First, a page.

We woke up at the East Dubuque Quality Inn and checked out then drove to MacDonalds in Platteville, After a filling breakfast, Elizabeth drove us the rest of the way to the Mid-Continent Railway Museum.Mid-Continent Railway Museum History
The rail line used by the Mid-Continent Railway Museum is a spur off of the original Chicago and North Western Railway mainline. With the development of the Illinois Iron mine in early 1903, the C&NW sent a team of engineers on July 8, 1903 to survey a route to the iron fields. By August 12, C&NW president Marvin Hughitt had arrived in North Freedom in person to announce that a branchline would be built. A second major mine, the Iroquois Mine (also called the Sauk Mine), was established in October not far from the new rail line. By December 1903, the 3-mile branchline was completed at a cost of $40,533.
To support the increasing number of miners in the area, a new town called La Rue was platted, named after William G. La Rue. William La Rue was an area mining pioneer who demonstrated that the latest technological advancements in diamond drill technology could make iron mining in the area economically feasible. The town was surveyed and registered in January 1903, but it was soon realized that its location in the southwest corner of the intersection of present day Highway W and Diamond Hill Road would prove to be too far from where the mines were developing. By November 1903, the development of the town shifted nearer to the Illinois Mine, 0.5 miles to the south at the present day location of La Rue. At the height of iron mining production, the population of La Rue likely did not exceed 50 people, but the town did include a hotel, lumberyard, church, general store, and two saloons to supply and entertain the several hundred miners living nearby. Another townsite named Oliver was platted just east of La Rue, slightly closer to the Oliver Mining Company-owned Iroquois Mine, but no construction ever occurred.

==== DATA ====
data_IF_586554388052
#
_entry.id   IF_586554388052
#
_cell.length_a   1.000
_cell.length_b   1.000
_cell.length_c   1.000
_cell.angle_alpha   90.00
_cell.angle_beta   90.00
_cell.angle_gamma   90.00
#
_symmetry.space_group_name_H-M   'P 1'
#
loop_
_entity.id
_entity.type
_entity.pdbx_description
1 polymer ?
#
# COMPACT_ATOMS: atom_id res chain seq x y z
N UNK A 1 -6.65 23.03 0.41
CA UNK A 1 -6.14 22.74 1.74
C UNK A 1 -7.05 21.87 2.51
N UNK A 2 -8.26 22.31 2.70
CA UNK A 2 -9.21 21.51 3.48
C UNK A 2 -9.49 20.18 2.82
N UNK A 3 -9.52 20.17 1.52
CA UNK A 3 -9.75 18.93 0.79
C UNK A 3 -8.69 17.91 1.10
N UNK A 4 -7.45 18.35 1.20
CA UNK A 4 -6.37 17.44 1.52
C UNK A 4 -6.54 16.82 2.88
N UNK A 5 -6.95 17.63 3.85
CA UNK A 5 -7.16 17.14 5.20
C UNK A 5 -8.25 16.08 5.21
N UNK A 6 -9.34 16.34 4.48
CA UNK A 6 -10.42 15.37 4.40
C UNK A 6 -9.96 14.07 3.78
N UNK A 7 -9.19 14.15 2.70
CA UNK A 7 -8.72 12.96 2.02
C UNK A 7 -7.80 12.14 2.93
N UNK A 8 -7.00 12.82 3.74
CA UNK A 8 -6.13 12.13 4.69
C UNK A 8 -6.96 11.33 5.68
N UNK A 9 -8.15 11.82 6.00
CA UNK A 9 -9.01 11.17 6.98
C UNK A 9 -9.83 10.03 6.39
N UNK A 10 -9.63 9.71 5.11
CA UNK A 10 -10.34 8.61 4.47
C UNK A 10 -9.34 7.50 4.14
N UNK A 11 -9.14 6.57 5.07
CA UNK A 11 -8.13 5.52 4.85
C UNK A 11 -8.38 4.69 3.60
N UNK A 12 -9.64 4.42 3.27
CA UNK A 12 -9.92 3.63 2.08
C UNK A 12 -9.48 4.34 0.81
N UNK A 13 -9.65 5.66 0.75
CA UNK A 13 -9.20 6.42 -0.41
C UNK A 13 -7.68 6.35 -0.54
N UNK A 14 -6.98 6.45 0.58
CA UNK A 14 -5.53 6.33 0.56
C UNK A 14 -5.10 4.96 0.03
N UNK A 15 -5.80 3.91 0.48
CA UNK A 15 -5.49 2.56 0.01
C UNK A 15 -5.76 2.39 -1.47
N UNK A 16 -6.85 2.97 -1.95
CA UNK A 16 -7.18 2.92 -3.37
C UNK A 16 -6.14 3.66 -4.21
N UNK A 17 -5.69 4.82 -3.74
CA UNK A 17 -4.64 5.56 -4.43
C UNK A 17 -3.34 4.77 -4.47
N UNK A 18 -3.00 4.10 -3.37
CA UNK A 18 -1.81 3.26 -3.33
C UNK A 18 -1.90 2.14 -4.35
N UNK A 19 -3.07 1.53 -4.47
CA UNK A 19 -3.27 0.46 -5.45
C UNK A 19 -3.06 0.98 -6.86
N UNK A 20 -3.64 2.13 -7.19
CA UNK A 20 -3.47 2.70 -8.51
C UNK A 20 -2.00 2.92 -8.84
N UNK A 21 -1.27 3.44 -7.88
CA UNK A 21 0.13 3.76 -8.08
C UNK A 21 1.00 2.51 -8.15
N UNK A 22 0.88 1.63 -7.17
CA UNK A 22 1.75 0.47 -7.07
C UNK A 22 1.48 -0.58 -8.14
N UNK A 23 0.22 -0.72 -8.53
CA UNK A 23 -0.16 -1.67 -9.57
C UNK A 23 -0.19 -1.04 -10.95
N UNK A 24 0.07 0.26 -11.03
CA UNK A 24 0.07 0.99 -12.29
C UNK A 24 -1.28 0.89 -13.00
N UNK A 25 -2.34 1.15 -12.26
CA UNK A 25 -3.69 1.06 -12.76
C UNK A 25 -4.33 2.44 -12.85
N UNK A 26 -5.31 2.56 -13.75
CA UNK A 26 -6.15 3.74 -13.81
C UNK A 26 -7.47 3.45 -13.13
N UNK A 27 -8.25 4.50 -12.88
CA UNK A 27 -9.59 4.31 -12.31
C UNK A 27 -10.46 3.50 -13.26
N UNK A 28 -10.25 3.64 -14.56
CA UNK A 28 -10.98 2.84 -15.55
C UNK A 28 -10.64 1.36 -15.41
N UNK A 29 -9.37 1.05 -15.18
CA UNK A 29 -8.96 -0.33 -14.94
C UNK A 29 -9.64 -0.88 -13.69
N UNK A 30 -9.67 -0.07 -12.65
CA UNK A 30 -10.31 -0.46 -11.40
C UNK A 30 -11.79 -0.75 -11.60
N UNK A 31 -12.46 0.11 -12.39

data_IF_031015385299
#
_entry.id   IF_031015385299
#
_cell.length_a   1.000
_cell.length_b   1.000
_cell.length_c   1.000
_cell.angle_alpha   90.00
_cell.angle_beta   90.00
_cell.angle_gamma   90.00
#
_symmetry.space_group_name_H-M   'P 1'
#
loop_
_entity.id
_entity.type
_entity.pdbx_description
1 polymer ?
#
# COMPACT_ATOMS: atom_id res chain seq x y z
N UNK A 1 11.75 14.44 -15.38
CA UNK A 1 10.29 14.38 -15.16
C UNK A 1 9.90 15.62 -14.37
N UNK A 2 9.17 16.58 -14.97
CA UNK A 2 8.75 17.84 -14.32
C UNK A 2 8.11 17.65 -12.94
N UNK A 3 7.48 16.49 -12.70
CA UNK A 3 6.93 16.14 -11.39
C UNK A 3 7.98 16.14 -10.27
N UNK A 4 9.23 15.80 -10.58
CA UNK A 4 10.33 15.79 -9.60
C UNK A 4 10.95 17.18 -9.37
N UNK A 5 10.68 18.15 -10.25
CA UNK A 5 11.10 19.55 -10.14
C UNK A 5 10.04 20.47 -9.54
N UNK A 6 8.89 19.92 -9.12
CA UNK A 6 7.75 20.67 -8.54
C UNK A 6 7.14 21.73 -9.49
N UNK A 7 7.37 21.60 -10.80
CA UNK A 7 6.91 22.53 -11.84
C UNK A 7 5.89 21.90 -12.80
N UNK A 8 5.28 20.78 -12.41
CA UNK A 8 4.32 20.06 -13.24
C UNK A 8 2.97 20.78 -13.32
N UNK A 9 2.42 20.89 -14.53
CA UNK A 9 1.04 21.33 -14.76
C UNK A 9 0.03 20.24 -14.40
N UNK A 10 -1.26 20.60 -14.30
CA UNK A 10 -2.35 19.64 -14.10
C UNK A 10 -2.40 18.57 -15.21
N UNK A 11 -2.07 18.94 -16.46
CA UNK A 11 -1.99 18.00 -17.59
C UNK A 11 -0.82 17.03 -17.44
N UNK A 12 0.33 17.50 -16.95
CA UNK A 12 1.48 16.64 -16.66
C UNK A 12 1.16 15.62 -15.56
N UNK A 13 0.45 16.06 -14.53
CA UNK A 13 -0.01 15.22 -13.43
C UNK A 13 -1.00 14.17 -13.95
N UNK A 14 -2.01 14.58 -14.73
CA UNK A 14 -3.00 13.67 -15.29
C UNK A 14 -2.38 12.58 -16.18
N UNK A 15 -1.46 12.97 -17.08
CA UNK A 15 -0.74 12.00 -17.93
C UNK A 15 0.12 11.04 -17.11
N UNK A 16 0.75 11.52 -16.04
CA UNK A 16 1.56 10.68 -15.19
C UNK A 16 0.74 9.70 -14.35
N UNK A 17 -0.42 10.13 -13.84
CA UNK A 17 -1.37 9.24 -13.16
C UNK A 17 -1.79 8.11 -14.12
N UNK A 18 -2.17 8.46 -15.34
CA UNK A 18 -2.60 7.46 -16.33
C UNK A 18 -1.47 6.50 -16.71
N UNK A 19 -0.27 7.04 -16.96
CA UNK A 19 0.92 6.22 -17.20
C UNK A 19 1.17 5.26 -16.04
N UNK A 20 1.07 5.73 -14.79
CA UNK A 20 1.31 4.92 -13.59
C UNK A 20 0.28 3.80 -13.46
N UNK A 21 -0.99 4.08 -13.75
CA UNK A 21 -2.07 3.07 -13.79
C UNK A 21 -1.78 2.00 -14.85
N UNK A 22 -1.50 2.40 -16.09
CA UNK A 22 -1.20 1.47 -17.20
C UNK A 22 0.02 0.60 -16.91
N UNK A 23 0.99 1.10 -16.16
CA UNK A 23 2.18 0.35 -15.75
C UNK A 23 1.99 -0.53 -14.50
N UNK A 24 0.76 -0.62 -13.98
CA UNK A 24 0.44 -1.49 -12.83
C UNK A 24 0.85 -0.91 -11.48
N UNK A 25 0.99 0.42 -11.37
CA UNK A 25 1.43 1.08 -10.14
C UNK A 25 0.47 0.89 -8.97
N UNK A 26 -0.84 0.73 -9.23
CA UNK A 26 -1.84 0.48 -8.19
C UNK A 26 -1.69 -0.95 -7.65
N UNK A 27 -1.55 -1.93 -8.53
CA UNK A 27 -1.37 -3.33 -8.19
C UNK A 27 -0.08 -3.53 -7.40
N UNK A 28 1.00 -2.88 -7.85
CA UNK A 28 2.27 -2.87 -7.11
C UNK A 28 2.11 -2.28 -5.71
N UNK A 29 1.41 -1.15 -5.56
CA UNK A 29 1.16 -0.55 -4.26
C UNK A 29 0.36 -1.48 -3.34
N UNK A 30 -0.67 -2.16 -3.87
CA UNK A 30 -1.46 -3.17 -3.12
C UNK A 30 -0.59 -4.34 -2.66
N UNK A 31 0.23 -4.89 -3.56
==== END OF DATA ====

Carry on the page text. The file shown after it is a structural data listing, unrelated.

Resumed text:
At its peak, the Illinois Mine was shipping between five and 12 train car loads daily over the C&NW branchline, but La Rue's ironing mining days would be numbered. By June 1904, the mines were reaching depths of 400 to 500 feet at which water infiltrating into the mine shafts began being problematic. Costs continued to grow as a result of the water infiltration until finally the Illinois Mine closed in 1908. By this time it was burdened by costs associated with pumping out 2,600 US gallons of water per minute. A similar fate befell the Iroquois Mine in 1914, at which time it was pumping 4,500 US gallons per minute from its mine shaft. With the end of iron mining operations, the town of La Rue quickly disappeared. By 1925, only one building remained: the La Rue tavern, which still stands today.
As the La Rue area iron mining days were ending, the need for quartzite rock was increasing. In 1917, Harbison-Walker Refractories Company established a quarry south of La Rue. The railroad track was extended 0.8 miles south to serve the quarry.